Breaking the Cycle of Family Violence: Leveraging Technology to Support Children
April 29, 2021 Posted by AHW Endowment
Children who witness family violence experience a variety of negative biological, behavioral, emotional, cognitive, and social consequences and are at a greater risk of perpetrating or being victimized by violence as adults—making it crucial they have access to services that allow them to process their emotions and heal.
“We saw a trend when we were talking to victims that we were serving, that so many of them had experienced or been exposed to violence in the home growing up,” said Tristan Gross, project manager at the Sojourner Family Peace Center who helps lead the project.
Gross, along with project leadership at Sojourner and Medical College of Wisconsin, set out to take a systems-change approach to combatting the toxic and intergenerational effects of family violence. Through a 36-month, $374,055 AHW-funded project that launched in 2018, the Family Peace Center’s coalition of 18 partner agencies created a collective impact initiative to improve information sharing and collaboratively and consistently intervene when children experience family violence.
“The goal is to create policy, process, and practice change to support the improvement of identification of and response to young people,” said Gross.
At the onset of the project, the team realized they needed a centralized data system to help them connect children with services. Family Peace Center agencies were using different systems that did not communicate with one another, making it difficult to track just how many clients had children and whether referrals resulted in appointments. Despite sharing a location, providers were often unaware of all the services available for children.
When the team realized no technology existed that met their needs, they set out to build a platform that could.
“The goal is to create policy, process, and practice change to support the improvement of identification of and response to young people.” – Tristan Gross
Working with consultants, the team developed a system using the cloud-based platform Salesforce, which provided the ability to make modifications from its standard business use to meet the specific privacy, privilege, and confidentiality requirements necessary for the Family Peace Center’s social service needs. After four years of testing and development, the system went live in January 2021.
Now, the 18 partner agencies are using a systematic approach to assess client needs and make referrals. The system provides common language to use when discussing the impact of family violence on children and takes the burden of making an appointment off of the client. In the past, a parent may have been given a phone number to call to schedule an appointment for their child, whereas today, the new system alerts the referred organization of permission to reach out directly to the client.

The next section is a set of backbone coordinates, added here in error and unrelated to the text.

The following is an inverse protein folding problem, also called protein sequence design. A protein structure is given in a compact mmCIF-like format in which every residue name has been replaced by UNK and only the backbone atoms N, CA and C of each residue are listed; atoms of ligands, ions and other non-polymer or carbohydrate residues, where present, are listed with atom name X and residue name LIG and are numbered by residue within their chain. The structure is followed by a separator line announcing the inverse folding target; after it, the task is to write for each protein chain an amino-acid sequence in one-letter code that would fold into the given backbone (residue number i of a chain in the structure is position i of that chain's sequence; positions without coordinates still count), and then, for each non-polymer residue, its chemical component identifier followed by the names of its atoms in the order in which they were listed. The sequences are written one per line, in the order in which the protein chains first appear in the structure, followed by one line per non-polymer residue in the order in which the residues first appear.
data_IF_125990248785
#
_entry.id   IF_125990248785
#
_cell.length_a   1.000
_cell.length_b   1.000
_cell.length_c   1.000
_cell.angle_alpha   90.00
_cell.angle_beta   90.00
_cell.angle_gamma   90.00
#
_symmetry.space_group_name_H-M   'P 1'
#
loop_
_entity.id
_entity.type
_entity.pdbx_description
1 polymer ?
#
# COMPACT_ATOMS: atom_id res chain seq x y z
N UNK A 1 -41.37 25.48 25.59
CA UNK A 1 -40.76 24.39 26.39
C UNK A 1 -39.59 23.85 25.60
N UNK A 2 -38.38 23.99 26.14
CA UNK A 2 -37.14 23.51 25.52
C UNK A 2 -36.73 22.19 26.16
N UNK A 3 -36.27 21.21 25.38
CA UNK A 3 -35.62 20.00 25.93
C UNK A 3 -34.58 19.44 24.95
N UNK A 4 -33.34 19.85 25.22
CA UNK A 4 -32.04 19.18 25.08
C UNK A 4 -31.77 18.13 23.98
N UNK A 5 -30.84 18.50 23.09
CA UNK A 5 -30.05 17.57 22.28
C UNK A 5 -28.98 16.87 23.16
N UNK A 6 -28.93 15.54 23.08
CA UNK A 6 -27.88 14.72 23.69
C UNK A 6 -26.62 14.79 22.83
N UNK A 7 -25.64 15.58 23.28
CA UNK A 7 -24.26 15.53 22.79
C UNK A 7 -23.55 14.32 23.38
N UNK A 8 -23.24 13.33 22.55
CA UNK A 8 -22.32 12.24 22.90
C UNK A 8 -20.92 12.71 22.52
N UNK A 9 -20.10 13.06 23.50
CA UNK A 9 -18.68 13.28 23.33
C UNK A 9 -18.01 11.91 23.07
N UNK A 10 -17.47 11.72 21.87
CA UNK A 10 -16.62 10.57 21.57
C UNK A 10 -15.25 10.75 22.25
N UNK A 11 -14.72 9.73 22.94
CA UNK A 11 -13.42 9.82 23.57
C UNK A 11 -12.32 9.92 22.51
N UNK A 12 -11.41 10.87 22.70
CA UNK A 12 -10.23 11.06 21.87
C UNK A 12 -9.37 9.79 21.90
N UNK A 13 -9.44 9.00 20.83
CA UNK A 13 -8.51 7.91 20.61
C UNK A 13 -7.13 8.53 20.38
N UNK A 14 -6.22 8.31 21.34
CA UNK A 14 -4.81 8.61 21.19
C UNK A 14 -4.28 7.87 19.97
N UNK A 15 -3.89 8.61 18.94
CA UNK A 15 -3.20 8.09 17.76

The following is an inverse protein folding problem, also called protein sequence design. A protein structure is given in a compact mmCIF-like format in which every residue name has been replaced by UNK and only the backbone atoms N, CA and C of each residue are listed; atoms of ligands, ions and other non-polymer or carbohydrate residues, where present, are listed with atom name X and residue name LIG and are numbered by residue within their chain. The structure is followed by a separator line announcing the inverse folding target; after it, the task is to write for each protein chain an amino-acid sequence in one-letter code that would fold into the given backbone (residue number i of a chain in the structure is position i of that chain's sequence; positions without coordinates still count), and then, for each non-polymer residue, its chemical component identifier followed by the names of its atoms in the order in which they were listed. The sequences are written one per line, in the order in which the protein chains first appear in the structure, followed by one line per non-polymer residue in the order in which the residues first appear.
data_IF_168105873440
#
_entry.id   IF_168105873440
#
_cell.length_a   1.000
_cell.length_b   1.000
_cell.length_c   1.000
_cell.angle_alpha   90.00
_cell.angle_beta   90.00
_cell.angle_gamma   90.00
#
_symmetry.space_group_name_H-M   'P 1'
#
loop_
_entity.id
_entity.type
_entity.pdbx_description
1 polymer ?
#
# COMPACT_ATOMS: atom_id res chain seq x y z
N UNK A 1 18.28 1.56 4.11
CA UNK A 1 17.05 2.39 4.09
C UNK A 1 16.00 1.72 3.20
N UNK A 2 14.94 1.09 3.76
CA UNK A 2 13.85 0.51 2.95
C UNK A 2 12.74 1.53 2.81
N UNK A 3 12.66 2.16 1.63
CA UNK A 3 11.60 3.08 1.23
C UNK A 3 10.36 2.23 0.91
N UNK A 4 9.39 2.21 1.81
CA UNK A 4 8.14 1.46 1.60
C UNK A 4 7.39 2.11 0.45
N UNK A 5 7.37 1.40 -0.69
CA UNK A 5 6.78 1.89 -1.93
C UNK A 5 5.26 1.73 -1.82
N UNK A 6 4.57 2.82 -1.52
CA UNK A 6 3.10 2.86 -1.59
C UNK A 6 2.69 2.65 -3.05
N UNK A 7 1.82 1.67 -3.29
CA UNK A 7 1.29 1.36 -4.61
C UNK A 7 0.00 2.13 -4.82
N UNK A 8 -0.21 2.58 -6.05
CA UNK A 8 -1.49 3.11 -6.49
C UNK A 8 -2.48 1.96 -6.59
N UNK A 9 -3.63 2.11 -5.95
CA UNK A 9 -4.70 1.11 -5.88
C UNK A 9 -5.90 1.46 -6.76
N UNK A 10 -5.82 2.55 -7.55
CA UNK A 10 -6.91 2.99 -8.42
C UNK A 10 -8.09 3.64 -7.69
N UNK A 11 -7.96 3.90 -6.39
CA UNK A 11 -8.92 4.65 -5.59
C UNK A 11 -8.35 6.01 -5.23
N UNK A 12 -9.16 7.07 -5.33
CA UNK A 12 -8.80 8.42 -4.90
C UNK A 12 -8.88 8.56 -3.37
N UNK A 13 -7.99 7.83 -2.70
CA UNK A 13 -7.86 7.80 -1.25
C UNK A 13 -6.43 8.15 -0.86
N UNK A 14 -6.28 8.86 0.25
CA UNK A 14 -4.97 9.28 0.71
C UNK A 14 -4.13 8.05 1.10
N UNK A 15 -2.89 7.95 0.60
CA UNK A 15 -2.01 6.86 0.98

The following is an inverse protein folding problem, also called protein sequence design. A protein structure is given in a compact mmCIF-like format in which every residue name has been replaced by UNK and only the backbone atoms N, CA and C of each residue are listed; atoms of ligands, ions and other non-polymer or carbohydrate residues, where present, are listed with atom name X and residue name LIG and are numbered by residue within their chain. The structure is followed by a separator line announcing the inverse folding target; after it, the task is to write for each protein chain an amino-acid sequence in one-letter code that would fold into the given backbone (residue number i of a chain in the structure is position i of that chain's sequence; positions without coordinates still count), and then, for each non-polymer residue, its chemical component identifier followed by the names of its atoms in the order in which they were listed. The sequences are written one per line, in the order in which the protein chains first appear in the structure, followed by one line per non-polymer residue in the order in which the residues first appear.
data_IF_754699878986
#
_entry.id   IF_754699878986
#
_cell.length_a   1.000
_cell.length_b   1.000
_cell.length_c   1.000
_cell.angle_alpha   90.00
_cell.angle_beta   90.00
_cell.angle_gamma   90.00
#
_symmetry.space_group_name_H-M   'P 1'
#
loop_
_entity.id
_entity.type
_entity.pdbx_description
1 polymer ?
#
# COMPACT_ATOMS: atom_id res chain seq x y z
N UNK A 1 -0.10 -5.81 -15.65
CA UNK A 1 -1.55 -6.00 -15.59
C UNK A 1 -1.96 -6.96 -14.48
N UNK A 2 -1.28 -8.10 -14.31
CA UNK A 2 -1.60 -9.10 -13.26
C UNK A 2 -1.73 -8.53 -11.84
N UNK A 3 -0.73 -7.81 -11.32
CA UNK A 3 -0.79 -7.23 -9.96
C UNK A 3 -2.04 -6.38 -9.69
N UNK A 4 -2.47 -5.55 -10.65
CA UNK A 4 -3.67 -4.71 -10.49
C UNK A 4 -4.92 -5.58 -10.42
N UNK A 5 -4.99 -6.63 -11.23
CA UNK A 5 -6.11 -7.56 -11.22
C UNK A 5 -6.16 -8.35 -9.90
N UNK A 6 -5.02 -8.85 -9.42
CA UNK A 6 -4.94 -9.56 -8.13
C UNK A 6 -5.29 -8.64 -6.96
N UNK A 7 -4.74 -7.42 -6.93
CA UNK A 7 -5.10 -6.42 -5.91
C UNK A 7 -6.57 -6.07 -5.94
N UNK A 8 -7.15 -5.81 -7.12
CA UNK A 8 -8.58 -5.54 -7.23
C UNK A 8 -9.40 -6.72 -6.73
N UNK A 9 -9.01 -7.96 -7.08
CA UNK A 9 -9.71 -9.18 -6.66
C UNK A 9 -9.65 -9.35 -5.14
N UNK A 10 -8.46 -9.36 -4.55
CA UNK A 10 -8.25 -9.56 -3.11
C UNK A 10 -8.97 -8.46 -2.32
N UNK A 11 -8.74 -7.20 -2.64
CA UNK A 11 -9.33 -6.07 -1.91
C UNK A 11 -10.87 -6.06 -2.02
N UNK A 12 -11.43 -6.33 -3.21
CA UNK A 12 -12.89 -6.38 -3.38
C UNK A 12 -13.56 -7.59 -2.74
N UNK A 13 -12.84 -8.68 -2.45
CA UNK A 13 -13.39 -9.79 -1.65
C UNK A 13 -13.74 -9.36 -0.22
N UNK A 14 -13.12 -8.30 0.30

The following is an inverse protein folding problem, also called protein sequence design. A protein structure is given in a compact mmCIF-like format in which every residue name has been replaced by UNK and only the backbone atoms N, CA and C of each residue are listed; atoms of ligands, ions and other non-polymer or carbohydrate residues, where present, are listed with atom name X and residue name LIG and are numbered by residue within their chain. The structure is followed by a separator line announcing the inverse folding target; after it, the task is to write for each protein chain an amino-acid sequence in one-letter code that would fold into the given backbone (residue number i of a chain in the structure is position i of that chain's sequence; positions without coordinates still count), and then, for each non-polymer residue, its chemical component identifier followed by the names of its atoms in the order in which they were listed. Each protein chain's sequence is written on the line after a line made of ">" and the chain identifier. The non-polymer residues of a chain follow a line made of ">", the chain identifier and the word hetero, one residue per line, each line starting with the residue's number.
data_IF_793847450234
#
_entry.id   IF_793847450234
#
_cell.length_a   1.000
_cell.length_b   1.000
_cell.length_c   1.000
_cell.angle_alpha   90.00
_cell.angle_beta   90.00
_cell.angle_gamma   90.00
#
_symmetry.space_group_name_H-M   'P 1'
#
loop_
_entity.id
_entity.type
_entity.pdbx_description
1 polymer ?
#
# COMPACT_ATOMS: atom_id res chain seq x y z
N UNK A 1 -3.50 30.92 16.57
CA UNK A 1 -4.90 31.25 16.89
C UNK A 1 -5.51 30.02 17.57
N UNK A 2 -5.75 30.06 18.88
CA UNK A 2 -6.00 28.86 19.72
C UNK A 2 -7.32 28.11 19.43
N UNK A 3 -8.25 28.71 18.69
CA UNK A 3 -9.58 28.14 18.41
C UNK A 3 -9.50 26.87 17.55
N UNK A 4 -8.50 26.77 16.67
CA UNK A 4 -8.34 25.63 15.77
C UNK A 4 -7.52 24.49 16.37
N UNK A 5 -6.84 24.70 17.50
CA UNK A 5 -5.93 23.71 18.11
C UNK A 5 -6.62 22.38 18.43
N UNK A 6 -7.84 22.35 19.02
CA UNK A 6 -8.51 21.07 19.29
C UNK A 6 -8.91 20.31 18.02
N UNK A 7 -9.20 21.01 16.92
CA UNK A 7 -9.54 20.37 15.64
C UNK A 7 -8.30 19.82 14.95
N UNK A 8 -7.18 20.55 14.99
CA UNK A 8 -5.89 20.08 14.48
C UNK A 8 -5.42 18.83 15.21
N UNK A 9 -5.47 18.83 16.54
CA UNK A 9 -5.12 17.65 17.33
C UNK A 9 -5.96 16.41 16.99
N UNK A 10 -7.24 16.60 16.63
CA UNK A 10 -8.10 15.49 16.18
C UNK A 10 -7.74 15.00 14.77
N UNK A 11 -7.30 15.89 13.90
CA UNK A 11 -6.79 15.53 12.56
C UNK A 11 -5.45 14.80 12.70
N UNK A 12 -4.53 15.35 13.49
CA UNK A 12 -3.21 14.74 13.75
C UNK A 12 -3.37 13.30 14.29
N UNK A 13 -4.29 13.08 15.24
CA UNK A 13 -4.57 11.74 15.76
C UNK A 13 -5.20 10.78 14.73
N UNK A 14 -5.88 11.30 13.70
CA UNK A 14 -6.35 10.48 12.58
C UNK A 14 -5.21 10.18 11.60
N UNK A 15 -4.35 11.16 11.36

“That is huge given what we know about trauma—when people are in a heightened state, one of the first things to go is memory,” said Gross.
Gross notes that victims of domestic violence are often juggling a host of other concerns that make it difficult to schedule appointments, like housing, school, employment, criminal and family court cases, and their own behavioral health while coming off of a traumatic, violent event.
When designing the system and their processes, the team relied on feedback from client listening sessions and ensured clients can opt in or out of sharing their data.
“We had a focus on protecting clients from unnecessary systems involvement in their lives,” said Gross. “We know that systems are not equitable, and that institutional racism exists, and that plays out as another form of trauma in service provision for the clients that we serve.”
In addition to creating the centralized data system, the 18 partner agencies have collaborated to increase referrals through touchpoints outside of the Family Peace Center’s walls. The project has funded the creation of print materials handed out when the Milwaukee Police Department responds to domestic violence calls and by school workers at Milwaukee Public School meal sites.
Now the team is focused on analyzing its data to measure the success of these initiatives, with an eye toward future expansion to other organizations in Milwaukee.
“This is not just about how do we help people survive, we want people to thrive and reach their full potential,” said Gross. “We don’t want them to define themselves by this one experience.”